LSU's Ed Orgeron moving from SEC penthouse to its outhouse at rapid speed | Toppmeyer
The trip from the SEC’s penthouse to its outhouse is a short one.
Gene Chizik could tell you all about it.
Auburn fired Chizik two seasons after he won a national championship. And no 74-year-old grandmother called Chizik a liar, and no state senator chastised him for declining to appear at a hearing at which he’d been asked to testify.
Chizik got fired for losing too many football games.
Orgeron did his share of that last season – LSU went 5-5 in its encore to winning a national championship – but his most pressing problem is that a grandmother says one of Orgeron’s former players, Derrius Guice, sexually harassed her, and Orgeron turned a blind eye to it.
This isn’t the only allegation involving Guice.
Two female students accused him of rape in separate incidents that are alleged to have occurred in 2016, while Orgeron was an LSU assistant. He had become LSU’s head coach by the time Guice was accused of sexually harassing Gloria Scott, 74, while she worked security at the Superdome for a high school football game.
Scott testified during a Louisiana Senate committee hearing in March that Guice sexually propositioned her at the Superdome. He was LSU’s star junior running back at the time. Guice made vulgar comments, she said, while rubbing his body and genitals.
Scott complained to LSU athletic department administrators, and she said she talked to Orgeron on the phone. She wanted LSU to suspend Guice from playing in the Citrus Bowl on Jan. 1, 2018.
Orgeron denies speaking with Scott. She says the LSU coach is lying.
In a statement to the Louisiana Senate Select Committee on Women & Children, Orgeron said he “did not speak directly to Ms. Scott” but that what happened to her “is unequivocally wrong” and “heartbreaking.”
Whether Orgeron spoke with Scott is a subplot. The overarching issue is what Guice is accused of saying to Scott and what LSU and Orgeron did about it: Nothing. Just like the school did nothing after Guice was twice accused of rape.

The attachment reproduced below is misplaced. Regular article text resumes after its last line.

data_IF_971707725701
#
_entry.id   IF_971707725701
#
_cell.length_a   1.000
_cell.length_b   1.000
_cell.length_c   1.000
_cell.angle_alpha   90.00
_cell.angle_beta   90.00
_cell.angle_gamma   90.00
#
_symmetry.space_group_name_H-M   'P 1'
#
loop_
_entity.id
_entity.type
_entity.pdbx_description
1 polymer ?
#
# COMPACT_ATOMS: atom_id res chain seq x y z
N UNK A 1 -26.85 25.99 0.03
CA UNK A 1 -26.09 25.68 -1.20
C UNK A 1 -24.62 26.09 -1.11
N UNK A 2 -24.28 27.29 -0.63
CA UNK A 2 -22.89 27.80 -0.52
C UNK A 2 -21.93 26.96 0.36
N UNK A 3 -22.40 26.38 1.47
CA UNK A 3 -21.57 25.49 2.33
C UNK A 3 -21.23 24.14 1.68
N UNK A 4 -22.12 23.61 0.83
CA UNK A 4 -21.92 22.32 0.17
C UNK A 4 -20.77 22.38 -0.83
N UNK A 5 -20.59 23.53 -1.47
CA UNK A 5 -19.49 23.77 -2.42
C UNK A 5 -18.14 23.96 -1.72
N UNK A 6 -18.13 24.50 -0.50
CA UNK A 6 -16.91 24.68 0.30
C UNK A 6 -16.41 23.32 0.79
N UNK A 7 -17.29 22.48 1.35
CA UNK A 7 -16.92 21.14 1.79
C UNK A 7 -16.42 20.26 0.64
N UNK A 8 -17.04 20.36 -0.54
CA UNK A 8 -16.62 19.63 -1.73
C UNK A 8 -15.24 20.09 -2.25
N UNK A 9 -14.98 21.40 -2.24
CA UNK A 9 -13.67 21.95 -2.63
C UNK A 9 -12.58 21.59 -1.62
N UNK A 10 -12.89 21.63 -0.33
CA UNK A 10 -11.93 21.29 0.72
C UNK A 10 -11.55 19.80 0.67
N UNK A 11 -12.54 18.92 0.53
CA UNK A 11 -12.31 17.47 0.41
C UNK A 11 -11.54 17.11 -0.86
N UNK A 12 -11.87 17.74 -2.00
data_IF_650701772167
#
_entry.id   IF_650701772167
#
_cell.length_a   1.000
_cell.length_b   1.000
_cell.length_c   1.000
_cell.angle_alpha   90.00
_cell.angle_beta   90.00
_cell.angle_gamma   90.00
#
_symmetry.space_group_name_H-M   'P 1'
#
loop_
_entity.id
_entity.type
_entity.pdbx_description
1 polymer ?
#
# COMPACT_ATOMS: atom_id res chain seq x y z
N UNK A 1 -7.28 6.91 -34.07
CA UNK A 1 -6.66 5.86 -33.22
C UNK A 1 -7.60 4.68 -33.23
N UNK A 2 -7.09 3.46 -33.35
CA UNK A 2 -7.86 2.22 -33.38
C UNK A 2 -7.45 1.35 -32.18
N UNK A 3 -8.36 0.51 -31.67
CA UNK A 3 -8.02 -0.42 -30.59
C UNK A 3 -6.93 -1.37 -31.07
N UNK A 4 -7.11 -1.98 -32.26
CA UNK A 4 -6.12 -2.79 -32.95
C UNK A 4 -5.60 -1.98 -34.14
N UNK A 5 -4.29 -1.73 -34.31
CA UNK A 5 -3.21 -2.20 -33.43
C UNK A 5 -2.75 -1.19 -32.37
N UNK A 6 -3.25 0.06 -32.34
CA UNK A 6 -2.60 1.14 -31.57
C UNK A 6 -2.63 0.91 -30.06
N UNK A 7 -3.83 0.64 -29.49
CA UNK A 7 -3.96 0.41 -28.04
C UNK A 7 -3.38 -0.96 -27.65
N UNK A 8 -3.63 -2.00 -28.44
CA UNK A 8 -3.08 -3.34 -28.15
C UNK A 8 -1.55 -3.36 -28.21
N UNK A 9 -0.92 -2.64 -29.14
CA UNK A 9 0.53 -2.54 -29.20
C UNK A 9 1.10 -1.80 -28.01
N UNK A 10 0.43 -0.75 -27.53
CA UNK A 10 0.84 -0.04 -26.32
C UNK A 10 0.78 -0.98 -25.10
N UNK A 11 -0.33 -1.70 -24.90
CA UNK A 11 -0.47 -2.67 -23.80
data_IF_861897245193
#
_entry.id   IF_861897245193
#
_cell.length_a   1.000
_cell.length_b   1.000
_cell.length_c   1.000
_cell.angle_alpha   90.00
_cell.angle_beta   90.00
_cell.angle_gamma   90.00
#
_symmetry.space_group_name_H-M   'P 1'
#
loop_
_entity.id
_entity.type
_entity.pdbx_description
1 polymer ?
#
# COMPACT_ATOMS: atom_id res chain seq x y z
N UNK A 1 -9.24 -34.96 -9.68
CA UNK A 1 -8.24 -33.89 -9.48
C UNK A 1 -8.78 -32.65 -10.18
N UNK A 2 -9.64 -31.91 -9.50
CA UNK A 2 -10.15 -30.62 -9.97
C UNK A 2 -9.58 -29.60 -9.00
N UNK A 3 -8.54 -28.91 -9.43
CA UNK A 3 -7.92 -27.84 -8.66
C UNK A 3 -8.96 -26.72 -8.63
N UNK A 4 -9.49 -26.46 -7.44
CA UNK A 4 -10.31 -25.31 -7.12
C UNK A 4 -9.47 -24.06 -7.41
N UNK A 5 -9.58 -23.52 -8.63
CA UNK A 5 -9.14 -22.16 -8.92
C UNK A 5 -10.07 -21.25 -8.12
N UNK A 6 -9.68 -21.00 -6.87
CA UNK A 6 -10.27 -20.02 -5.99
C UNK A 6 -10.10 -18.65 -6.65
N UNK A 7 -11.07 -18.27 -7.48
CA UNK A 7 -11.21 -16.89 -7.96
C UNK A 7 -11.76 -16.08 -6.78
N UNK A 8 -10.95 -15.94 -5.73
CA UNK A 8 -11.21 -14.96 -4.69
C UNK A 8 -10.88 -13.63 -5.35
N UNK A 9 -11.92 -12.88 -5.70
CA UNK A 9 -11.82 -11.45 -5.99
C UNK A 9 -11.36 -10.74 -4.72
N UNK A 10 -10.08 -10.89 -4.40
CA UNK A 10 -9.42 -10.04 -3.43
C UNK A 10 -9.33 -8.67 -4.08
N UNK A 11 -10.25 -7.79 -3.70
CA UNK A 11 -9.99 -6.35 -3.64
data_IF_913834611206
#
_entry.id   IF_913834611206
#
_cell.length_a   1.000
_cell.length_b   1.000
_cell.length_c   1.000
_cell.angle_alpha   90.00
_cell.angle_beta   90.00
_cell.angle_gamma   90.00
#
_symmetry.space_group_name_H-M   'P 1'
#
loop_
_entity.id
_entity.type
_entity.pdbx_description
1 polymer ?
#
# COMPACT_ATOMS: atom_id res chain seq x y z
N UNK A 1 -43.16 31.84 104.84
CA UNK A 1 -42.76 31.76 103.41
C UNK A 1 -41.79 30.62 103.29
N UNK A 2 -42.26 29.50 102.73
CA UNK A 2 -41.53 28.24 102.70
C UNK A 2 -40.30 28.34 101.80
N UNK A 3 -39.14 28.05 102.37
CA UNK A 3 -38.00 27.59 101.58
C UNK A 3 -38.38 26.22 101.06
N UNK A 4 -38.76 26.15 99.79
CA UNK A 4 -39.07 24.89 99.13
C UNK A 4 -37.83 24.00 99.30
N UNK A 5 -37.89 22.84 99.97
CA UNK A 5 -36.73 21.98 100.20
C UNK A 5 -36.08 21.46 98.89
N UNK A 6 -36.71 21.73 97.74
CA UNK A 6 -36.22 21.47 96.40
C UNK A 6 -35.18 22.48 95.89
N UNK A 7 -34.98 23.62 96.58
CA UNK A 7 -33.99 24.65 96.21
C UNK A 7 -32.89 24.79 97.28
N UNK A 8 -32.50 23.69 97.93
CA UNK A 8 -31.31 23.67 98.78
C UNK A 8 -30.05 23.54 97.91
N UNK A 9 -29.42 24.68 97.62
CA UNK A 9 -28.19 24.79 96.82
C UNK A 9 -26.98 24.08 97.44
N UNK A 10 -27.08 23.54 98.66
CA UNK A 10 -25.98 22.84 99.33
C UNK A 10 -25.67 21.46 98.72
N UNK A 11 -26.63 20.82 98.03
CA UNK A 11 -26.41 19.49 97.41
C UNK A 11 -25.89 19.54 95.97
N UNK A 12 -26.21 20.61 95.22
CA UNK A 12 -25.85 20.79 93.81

Orgeron issued his statement in lieu of appearing in person Thursday before the Senate Select Committee to answer questions related to its probe of sexual misconduct by LSU football players. Louisiana Sen. Regina Barrow, in a statement, called Orgeron’s decision to not appear “troubling.”
There’s enough blame to go around at LSU for its years-long failure to adequately address accusations of sexual assault and harassment, and Orgeron doesn’t top the list.
But Orgeron is the most public figure at the state’s most visible institution, and he isn’t sending a message that the buck stops here. Rather, he’s in pass-the-buck mode.
Orgeron said in his statement that an athletic department official briefed him about an incident involving Guice and “an older woman” in December 2017, but he “was not given the details.”
Not given the details, or didn’t care to know the details?
Orgeron still enjoys support from LSU’s fan base. In 2019, he led the Tigers to an undefeated season and their first national championship since 2007. Moreover, LSU fans can tout that their coach, a Louisiana native with a thick Cajun accent, is “one of us.”
But it’s a quick pivot from lovable local to blundering buffoon. All it takes is a few bad seasons and a handful of off-the-field missteps.
After Auburn won its national championship under Chizik, questions arose about whether he orchestrated the success or reaped the rewards of his Heisman Trophy-winning quarterback Cam Newton and innovative offensive coordinator Gus Malzahn.
Newton departed, and then Malzahn followed a year later, and Chizik went 3-9 in 2012, his second season after the national championship. He was toast.
Similar questions apply to Orgeron.
Can Orgeron position LSU for long-term success, or was 2019 more a byproduct of Heisman Trophy winner Joe Burrow, the bright offensive mind of Joe Brady and the defensive coaching prowess of Dave Aranda, all of whom bid farewell after that championship season?
Orgeron hired Bo Pelini to replace Aranda as defensive coordinator and extolled the genius of the former Nebraska coach. LSU fired Pelini after one season, and offensive coordinator Steve Ensminger retired in December.
Their replacements, Jake Peetz on offense and Daronte Jones on defense, are unproven.
If Orgeron hopes to stay out of the outhouse, he needs those young coordinators to prove he made smart hires. And he must get a better handle on off-the-field incidents rather than pleading ignorance. The danger of pleading ignorance is that you come off looking ignorant.
Blake Toppmeyer is an SEC Columnist for the USA TODAY Network. Email him at BToppmeyer@gannett.com and follow him on Twitter @btoppmeyer. If you enjoy Blake’s coverage, consider a digital subscription that will allow you access to all of it.